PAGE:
Health A-Z

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Treatment focuses on:

  • Preventing or stopping the inflammation

  • Relaxing the muscles that line the airways

If you have chronic asthma, work with your doctor to write an asthma-management plan. The plan specifies:

  • How to avoid asthma triggers

  • When and how regular medications should be taken

  • How to handle acute attacks

  • How a peak-flow meter should be used

Several types of medication are available to treat asthma. Some treat acute attacks (the "quick relievers"). Others prevent attacks from happening (the "controllers").

It is important to take preventive asthma medications as prescribed. You should take them even when you are not having symptoms.

  • Bronchodilators. Bronchodilators relax the muscles around the airways to improve airflow. They are commonly inhaled.

    One class of bronchodilators is called beta agonists. It includes albuterol, metaproterenol, and pirbuterol. Beta agonists can be prescribed alone as quick relievers, for mild, occasional symptoms. They also are used as "rescue" medications to stop an attack. They can be inhaled in an inhaler or taken with a nebulizer. A nebulizer is a device that mixes medications with a mist for inhalation.

    Other bronchodilators are used as "controllers" to reduce the number of asthma attacks. These include salmeterol (Serevent) and theophylline (several brand names). They are not useful for an asthma attack because they take too long to begin working.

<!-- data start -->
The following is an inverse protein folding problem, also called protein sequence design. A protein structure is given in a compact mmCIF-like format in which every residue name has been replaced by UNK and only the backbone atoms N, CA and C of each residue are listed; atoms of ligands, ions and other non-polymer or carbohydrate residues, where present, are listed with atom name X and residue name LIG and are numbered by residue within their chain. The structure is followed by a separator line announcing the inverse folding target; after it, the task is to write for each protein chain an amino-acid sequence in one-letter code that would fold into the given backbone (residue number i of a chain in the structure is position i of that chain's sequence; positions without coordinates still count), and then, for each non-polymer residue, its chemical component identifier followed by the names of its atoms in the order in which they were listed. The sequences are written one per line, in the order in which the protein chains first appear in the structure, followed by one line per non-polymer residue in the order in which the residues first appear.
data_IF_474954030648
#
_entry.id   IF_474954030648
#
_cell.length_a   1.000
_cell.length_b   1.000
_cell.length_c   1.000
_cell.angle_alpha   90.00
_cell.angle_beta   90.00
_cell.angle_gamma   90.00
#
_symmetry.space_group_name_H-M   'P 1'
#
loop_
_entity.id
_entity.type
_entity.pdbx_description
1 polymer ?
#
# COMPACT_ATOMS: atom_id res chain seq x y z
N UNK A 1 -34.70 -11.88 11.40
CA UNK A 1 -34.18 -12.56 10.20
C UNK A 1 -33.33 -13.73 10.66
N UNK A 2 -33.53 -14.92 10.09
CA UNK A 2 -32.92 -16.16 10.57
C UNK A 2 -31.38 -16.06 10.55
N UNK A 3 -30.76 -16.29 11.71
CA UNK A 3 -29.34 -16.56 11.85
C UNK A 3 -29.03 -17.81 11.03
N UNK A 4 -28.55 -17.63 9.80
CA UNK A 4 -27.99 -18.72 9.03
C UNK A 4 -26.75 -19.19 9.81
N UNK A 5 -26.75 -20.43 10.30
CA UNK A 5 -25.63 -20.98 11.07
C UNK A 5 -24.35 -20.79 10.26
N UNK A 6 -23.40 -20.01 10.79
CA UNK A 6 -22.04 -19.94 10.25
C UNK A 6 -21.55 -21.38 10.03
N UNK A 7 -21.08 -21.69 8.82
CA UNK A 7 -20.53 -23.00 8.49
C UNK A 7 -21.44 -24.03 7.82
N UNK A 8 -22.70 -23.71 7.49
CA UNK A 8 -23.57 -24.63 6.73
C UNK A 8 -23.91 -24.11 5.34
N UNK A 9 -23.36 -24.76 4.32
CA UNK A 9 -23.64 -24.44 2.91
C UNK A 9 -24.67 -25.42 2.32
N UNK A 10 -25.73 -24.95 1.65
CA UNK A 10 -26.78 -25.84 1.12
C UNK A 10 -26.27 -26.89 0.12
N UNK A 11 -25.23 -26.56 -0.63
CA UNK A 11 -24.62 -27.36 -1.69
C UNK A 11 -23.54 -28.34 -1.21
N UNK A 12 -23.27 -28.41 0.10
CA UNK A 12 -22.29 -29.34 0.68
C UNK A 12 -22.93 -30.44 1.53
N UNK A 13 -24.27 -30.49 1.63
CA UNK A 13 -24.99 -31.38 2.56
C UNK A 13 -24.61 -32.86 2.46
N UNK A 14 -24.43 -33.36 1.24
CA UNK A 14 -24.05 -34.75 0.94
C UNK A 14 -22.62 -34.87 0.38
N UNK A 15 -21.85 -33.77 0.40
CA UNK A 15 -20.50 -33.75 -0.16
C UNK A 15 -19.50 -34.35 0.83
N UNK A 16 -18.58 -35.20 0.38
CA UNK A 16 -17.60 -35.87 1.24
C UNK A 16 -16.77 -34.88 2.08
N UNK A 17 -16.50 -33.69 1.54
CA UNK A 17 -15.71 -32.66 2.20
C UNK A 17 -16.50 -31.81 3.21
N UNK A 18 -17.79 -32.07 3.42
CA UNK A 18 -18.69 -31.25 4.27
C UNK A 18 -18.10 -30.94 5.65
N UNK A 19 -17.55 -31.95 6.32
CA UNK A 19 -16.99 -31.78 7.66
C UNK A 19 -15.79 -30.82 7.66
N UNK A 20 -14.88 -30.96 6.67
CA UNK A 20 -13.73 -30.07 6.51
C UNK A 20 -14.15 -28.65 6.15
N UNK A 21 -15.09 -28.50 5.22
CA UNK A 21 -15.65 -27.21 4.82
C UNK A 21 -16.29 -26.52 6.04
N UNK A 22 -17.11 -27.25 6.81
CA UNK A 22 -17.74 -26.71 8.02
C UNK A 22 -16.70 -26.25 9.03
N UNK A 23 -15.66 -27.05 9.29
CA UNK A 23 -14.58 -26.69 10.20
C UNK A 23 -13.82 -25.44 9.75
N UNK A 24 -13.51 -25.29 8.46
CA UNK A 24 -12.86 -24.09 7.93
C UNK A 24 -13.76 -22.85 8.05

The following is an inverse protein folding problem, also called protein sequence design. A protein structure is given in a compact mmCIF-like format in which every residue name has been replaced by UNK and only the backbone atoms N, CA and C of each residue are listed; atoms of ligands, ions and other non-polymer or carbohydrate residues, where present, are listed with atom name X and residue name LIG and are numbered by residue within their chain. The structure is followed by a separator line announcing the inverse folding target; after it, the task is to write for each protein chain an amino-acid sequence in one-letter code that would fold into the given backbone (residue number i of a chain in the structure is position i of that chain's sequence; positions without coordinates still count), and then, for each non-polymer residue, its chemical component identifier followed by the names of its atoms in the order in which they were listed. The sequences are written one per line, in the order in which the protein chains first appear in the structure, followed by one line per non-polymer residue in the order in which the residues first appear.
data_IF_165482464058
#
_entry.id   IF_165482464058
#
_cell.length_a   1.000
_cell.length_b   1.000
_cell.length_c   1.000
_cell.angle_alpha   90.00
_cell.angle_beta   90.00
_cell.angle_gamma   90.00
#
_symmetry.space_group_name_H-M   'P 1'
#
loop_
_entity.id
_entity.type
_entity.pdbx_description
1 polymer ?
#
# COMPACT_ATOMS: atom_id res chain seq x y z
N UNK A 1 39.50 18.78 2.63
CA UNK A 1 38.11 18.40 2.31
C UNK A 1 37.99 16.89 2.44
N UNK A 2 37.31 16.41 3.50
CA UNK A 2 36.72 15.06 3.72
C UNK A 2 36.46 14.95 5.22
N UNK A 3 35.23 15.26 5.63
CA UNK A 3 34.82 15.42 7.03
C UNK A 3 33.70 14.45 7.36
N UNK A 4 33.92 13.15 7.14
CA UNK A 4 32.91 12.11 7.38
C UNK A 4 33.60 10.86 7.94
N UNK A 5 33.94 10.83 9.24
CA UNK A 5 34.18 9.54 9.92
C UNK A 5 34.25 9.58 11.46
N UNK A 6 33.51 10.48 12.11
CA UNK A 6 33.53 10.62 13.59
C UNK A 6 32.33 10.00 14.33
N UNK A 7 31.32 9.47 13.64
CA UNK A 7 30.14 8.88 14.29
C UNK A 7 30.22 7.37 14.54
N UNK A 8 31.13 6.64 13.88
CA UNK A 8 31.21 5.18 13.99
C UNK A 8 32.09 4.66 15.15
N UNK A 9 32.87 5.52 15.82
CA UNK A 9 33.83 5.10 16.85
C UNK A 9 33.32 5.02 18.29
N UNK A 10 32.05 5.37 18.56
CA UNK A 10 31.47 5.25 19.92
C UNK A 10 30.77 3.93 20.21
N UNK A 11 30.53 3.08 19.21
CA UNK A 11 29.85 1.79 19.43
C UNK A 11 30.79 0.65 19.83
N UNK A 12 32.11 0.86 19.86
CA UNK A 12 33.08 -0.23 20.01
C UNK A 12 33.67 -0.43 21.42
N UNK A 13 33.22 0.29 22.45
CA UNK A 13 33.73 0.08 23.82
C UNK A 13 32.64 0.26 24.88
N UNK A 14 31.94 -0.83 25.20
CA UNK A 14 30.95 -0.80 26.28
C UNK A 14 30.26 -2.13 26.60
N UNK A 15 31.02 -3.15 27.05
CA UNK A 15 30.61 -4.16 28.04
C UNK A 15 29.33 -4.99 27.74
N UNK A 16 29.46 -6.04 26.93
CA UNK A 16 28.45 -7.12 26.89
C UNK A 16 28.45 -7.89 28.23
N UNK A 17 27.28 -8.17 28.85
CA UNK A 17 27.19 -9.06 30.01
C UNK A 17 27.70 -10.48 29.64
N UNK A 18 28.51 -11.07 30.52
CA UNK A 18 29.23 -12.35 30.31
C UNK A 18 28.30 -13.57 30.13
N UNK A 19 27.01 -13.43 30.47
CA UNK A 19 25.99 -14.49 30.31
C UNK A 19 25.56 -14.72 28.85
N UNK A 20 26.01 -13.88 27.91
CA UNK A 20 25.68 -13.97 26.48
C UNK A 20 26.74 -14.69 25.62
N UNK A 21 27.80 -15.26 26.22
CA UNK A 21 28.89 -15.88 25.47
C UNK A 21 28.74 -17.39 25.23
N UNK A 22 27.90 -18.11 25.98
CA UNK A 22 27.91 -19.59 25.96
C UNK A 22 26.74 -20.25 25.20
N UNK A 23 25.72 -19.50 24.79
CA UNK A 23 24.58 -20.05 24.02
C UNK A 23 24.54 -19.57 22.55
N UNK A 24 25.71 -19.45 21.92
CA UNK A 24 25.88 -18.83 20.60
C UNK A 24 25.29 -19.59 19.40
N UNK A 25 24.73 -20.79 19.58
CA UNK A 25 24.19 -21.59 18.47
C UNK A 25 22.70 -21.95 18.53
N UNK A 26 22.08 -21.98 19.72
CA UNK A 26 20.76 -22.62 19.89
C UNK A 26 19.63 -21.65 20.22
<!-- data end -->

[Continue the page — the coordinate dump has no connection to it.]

• Anti-inflammatory medications. These are controllers. They are usually taken regularly, regardless of whether a person is having asthma symptoms. They work by reducing inflammation. This decreases mucous production and reduces constriction of airway muscles.

    Anyone with asthma symptoms that occur more than a couple times per week should consider taking an anti-inflammatory medication. The first choice is usually an inhaled corticosteroid.

    Corticosteroids also can be taken as pills when inhaled corticosteroids are not completely successful. People requiring emergency care or hospitalization often receive corticosteroids intravenously.

    Other inhaled anti-inflammatories are also available. Leukotriene modifiers are taken by mouth. These drugs block chemicals that cause inflammation and airway narrowing in many people with asthma.

    Another anti-inflammatory medicine is omalizumab (Xolair), which blocks inflammation by attacking IgE antibodies. IgE antibodies are major players in allergic reactions. This drug helps control symptoms in people with severe allergic asthma that is unresponsive to other therapies and requires frequent oral corticosteroids.

  • Immunotherapy. Some people with asthma also benefit from immunotherapy. In immunotherapy, the person is injected with increasing amounts of allergens. The aim is to desensitize the person's immune system. Immunotherapy appears to be most effective for mild to moderate asthma symptoms caused by sensitivity to indoor allergens.

Severe asthma attacks must be treated in a hospital. There, oxygen can be administered, and drugs may be given intravenously or with a nebulizer. In life-threatening cases, the patient may need a breathing tube placed in the large airway and artificial ventilation.

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From Health A-Z, Harvard Health Publications. Copyright 2007 by the President and Fellows of Harvard College. All rights reserved. Written permission is required to reproduce, in any manner, in whole or in part, the material contained herein. To make a reprint request, contact Harvard Health Publications. Used with permission of StayWell.

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